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Winning the Battle for Your Child's Heart

Winning the Battle for Your Child’s Heart

written by on the topic of Family on February, 2010

Pearls from Proverbs Part 3:

“If a child will not obey an earthly father which he can see, how will he learn to obey a Heavenly Father which he can’t see?”

Are you winning the battle for your child’s heart? There is a battle for each child’s heart, and we, as parents, are called to stand on the front lines, fighting for the eternal souls that God has given us.

Do you recognize the eternal impact that your daily family training and chastening will have? There are not many things in life more important than the training of your child. When God blesses your home with a child, He is entrusting you with the responsibility of an eternal soul, that will never die. What the child chooses to do with his life will impact eternity for good or for bad. When we view our role as parents through this prism, it causes us to realize that the training of the next generation is an incredibly serious responsibility that we often treat too flippantly.

Our society places a great emphasis on providing “stuff” and fun for our children, but not equipping them with a biblical set of values. Proper training cannot be done without proper chastening. Chastening is not something that we do to our children. It is something we do for our children. Proverbs 3:12 tells us that a parent who loves his child will chasten him, just as our loving Heavenly Father chastens His children.
If our children are going to grow to be men and ladies, greatly used of God, then they must be properly chastened in our home. There is a spiritual battle for the hearts and minds of the next generation, and we must get on the front lines with this battle. One of the keys to doing this is biblical chastening. In this article, I would like to look at eight biblical principles of chastening.

1. The Command of Chastening
Chasten thy son (Proverbs 19:18)…

Chastening, or discipline, in the home is not an option for you to consider implementing. It is a command. We are mandated to chasten the children that God gives us. It may not be something that we enjoy or look forward to, but we must understand the eternal value of correcting, guiding, and disciplining our children.

2. The Time for Chastening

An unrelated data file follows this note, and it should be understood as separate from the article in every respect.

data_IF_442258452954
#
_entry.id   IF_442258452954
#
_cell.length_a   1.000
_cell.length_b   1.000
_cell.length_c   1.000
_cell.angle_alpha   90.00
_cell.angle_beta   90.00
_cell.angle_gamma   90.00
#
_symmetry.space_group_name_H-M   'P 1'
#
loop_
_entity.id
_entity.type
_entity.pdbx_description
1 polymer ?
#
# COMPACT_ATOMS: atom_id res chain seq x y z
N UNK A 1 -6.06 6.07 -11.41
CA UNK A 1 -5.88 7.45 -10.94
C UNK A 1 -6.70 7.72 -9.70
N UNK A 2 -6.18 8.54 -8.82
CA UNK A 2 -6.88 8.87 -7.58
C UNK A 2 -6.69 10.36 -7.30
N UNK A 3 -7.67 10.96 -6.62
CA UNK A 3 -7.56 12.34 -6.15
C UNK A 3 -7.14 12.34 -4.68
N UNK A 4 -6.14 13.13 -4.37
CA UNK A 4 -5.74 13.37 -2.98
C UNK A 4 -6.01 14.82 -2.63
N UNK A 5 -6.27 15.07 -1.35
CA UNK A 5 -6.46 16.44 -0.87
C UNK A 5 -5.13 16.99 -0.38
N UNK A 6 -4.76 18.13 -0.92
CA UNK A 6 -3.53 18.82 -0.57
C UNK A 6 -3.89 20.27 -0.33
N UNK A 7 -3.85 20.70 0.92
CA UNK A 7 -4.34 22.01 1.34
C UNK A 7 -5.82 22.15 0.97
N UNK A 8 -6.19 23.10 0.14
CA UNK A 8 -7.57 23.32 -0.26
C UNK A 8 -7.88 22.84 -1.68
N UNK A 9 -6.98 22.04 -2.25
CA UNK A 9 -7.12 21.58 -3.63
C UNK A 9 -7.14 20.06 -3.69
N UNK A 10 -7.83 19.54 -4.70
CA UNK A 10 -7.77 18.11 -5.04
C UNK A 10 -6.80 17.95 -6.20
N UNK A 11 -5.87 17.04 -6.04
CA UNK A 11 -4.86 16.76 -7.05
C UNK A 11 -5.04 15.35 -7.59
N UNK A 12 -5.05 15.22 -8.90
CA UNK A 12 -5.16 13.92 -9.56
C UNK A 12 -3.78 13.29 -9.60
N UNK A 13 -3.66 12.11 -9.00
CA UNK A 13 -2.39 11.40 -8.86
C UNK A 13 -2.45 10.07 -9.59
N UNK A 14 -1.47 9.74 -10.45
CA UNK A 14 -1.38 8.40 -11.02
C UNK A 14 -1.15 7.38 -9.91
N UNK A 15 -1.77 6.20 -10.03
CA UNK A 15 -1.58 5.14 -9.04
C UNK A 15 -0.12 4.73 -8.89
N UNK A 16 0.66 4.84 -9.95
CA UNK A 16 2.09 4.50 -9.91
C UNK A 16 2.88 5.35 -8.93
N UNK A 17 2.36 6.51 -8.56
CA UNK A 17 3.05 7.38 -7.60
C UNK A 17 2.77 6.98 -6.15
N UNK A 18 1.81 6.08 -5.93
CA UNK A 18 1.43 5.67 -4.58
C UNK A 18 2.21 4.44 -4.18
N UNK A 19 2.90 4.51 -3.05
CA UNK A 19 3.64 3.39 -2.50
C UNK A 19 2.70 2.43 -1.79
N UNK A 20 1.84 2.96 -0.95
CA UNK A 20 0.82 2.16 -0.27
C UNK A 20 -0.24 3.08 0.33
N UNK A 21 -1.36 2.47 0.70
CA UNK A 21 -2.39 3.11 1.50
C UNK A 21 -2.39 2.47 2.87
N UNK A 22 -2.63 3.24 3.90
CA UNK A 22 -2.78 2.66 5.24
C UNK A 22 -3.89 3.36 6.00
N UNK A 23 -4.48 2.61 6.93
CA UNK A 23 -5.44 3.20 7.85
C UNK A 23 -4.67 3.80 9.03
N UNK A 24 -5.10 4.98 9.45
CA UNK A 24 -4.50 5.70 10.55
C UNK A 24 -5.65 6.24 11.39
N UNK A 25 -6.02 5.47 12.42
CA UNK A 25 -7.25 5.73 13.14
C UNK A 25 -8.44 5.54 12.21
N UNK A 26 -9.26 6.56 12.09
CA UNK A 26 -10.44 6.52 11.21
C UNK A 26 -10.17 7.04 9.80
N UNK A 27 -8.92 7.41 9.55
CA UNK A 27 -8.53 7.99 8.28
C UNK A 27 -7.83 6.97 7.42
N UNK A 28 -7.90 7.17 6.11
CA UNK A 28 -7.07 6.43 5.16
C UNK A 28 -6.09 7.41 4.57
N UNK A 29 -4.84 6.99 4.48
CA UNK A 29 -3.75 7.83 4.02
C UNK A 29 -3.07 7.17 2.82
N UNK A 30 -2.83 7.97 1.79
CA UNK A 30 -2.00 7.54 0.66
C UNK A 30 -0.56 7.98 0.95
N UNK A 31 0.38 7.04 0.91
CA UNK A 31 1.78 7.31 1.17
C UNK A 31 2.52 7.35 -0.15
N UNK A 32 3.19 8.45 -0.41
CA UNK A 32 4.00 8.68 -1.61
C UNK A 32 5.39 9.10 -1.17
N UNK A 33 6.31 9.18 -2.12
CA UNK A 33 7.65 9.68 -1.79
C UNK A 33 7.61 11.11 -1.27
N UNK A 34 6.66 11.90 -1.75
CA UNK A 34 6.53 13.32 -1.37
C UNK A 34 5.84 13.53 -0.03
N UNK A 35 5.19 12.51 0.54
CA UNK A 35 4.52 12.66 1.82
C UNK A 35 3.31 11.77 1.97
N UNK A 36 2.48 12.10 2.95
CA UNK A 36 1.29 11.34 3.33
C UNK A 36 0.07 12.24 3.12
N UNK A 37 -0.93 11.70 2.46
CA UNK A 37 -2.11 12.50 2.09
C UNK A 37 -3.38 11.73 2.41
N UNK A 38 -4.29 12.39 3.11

Chasten thy son while there is hope, and let not thy soul spare for his crying (Proverbs 19:18).

“You win or lose the battle for your child’s heart and will before his third birthday.”

I heard this quote many years ago, and I believe it to be true. I kept this principle in mind as God brought children into our home and have reminded myself of this truth often. The time to begin training and chastening your child is early in his life. I do not mean to imply that a parent’s job in training and discipline is completed by age three or earlier. However, I do want to refute the popular notion that training should not begin until a child is three years of age or even older. Recently, some politicians in California were seeking to pass legislation that would make any type of corporal punishment illegal before age three. That is too late! Popular parenting teachings will encourage you to divert your toddler’s attention to something else when he disobeys or even to just ignore his behavior until he finishes his tantrum. No! This behavior should be nipped in the bud immediately, not ignored indefinitely.

We must remind ourselves when we are dealing with our lovely, precious, beautiful children, that we are dealing with a wicked, sinful nature that has been passed down to them. Our children have a natural enemy that we must be willing to fight for their sakes. Behind that beautiful face is a sinful heart. Proverbs 22:15 teaches us that “foolishness is bound in the heart of a child.” It is natural for them to act foolishly, rebelliously, and sinfully. We must conquer that nature with careful, consistent, loving discipline. It is our job to “unbind” the foolishness that is woven throughout their heart and mind. This process is not easy, but it must start early! The longer we wait, the stronger the hold will be on their hearts and the more difficult it will be to untangle the strings of sin and foolishness in their hearts.

I believe that the training of a child begins before that child can even walk and talk. Once they learn to crawl, their opportunities to find trouble increase exponentially. We must begin to gently teach them the way they should go during these early stages of life. Children can understand the word no at a very young age, and they will test your resolve to enforce that. If you have ever raised an infant, you know exactly what I am talking about. How many times has beautiful little “Suzie” sat in her high chair, throwing handsful of Cheerios on the ground? Following a gentle correction from her mother, she picks up another handful of Cheerios, looks right at her mom and throws them even farther. Behavior like this may seem cute and humorous at the time, but if it is not dealt with, these seeds of disobedience will rapidly grow into an uncontrollable harvest of rebellion.

Children are amazing (at least mine are) :-). They can learn much more, much earlier, and much more quickly than we usually give them credit for. If you have a young child in your home, I would encourage you to lay the foundation of godly habits very early in that young life. With God’s help, you can win the battle for a child’s heart and will during the infant and toddler years.

We must chasten our children “while there is hope.” The time for chastening is now! The farther in life they go without proper guidance, the less hope there is for their lives.

3. The Purpose of Chastening
What is the purpose of chastening? If done correctly, the purpose is not to release the frustration or anger of a parent. It is not to save a parent from embarrassment, or to make a parent look good in front of peers.

We can easily find the purpose of chastening by breaking down the word – it is to make chaste. The purpose is to punish or reprimand for the sake of improvement. Chastening should be to cleanse, correct, and purify the hearts and minds of our children. Another word we use for chastening is discipline – that is, to instruct a disciple. Our goal should be to train chaste disciples of Jesus Christ. Chastening and discipline are imperative ingredients in that pursuit.